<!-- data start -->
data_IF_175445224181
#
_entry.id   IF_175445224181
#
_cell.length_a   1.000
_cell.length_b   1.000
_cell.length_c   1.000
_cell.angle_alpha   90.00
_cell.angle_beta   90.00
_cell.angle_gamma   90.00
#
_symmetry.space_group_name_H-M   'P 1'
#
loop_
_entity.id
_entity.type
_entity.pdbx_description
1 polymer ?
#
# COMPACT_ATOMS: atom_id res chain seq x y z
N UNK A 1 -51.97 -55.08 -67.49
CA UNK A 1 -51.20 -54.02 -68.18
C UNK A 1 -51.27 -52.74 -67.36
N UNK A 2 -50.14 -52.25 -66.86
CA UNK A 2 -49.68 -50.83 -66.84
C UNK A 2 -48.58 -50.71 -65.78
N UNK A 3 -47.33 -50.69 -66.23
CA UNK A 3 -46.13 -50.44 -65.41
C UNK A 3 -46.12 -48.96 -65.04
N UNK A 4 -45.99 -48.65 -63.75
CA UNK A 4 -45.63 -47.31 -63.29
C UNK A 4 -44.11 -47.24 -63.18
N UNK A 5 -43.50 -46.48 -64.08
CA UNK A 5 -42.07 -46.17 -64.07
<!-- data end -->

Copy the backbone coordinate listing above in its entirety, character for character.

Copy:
data_IF_175445224181
#
_entry.id   IF_175445224181
#
_cell.length_a   1.000
_cell.length_b   1.000
_cell.length_c   1.000
_cell.angle_alpha   90.00
_cell.angle_beta   90.00
_cell.angle_gamma   90.00
#
_symmetry.space_group_name_H-M   'P 1'
#
loop_
_entity.id
_entity.type
_entity.pdbx_description
1 polymer ?
#
# COMPACT_ATOMS: atom_id res chain seq x y z
N UNK A 1 -51.97 -55.08 -67.49
CA UNK A 1 -51.20 -54.02 -68.18
C UNK A 1 -51.27 -52.74 -67.36
N UNK A 2 -50.14 -52.25 -66.86
CA UNK A 2 -49.68 -50.83 -66.84
C UNK A 2 -48.58 -50.71 -65.78
N UNK A 3 -47.33 -50.69 -66.23
CA UNK A 3 -46.13 -50.44 -65.41
C UNK A 3 -46.12 -48.96 -65.04
N UNK A 4 -45.99 -48.65 -63.75
CA UNK A 4 -45.63 -47.31 -63.29
C UNK A 4 -44.11 -47.24 -63.18
N UNK A 5 -43.50 -46.48 -64.08
CA UNK A 5 -42.07 -46.17 -64.07